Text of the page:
Booking.com: best prices
Lampione is the smallest of the Pelagian islands, situated far off the southern coast of Sicily and closer to Africa than Italy. The ismand is uninhabited, and the only building on the island is a lighthouse.
Today the island of Lampione belongs to the "Reserve of the Pelagian Islands", and the flora and fauna are protected. Within this protected area visitors who love nature and scuba diving will find an area of great interest.
One might even say that Lampione is "primarily" a destination for privileged divers...
The island area is frequented by a rich diversity of species of seabirds, such as herring gulls, sea hawks and cormorants. The deep waters around Lampione are rich in algae, sponges, corals, shellfish and a wide variety of fish.
Although the Pelagian Islands are not a major international tourist destination, in summertime the “Rock of the Pupils” can become quite crowded with boats and motorboats.
There are many diving clubs which plan underwater divings for novice and experienced divers, as well as for scuba photographers, to whom a very impressive seabed appears.
Lampione Scuba diving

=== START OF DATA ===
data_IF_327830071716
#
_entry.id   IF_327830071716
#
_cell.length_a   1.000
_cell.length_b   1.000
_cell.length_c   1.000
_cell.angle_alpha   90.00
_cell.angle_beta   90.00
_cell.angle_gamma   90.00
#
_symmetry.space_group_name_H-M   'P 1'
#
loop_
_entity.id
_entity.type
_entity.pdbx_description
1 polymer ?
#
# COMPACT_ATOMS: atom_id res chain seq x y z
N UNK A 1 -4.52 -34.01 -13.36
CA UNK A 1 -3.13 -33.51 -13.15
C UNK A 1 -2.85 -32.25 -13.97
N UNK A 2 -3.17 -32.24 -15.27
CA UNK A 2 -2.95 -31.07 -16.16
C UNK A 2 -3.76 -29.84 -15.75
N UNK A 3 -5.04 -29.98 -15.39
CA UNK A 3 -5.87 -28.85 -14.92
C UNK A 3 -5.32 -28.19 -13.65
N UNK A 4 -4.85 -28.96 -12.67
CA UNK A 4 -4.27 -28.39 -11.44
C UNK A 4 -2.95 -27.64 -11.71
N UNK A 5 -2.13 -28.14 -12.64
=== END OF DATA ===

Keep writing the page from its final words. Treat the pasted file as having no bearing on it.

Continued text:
The ocean floor around the small island extends to 60 meters depth, but it is advisable to snorkel within a depth of about 15 metres, where it is possible to see and photograph large groupers hiding under the underwater rocks.
We should perhaps stress the fact that the waters around Lampione are rich in shellfish and lobsters, but also in dangerous sharks, among which the grey sharks are the most common.
The depths of the sea here also contain some small coral reefs with a truly outstanding variety of corals.
The preferred destination of scuba divers who visit Lampedusa is the rock of Lampione.
To get here visitors must first navigate to reach the island from “Capo Ponente” ["Western Cape"] about 11 miles to the west. From the port it is about an hour and a half of sailing, with the sea crossing a pleasure due to the presence of dolphins and turtles.
The moorage in Lampione is located in the south-east, which is where the scuba diving normally starts, on a rocky depth rich in sea urchins and starfishes in water with a maximum depth of 20 meters.
The descent, however, involves great care, because the wall falls quickly beyond 40 meters, where there is a landscape characterized by large sponges, moray eels, flute, and walls covered with stony corals.
Most experts can go beyond 40 meters, typically up to 60 metres, but with the possibility of meeting gray sharks - remember to treat these if really necessary with the greatest respect, avoiding very carefully to treat them with “familiarity".
See also Lampione history and etymology.
You can find more local travel ideas in the Sicily guide.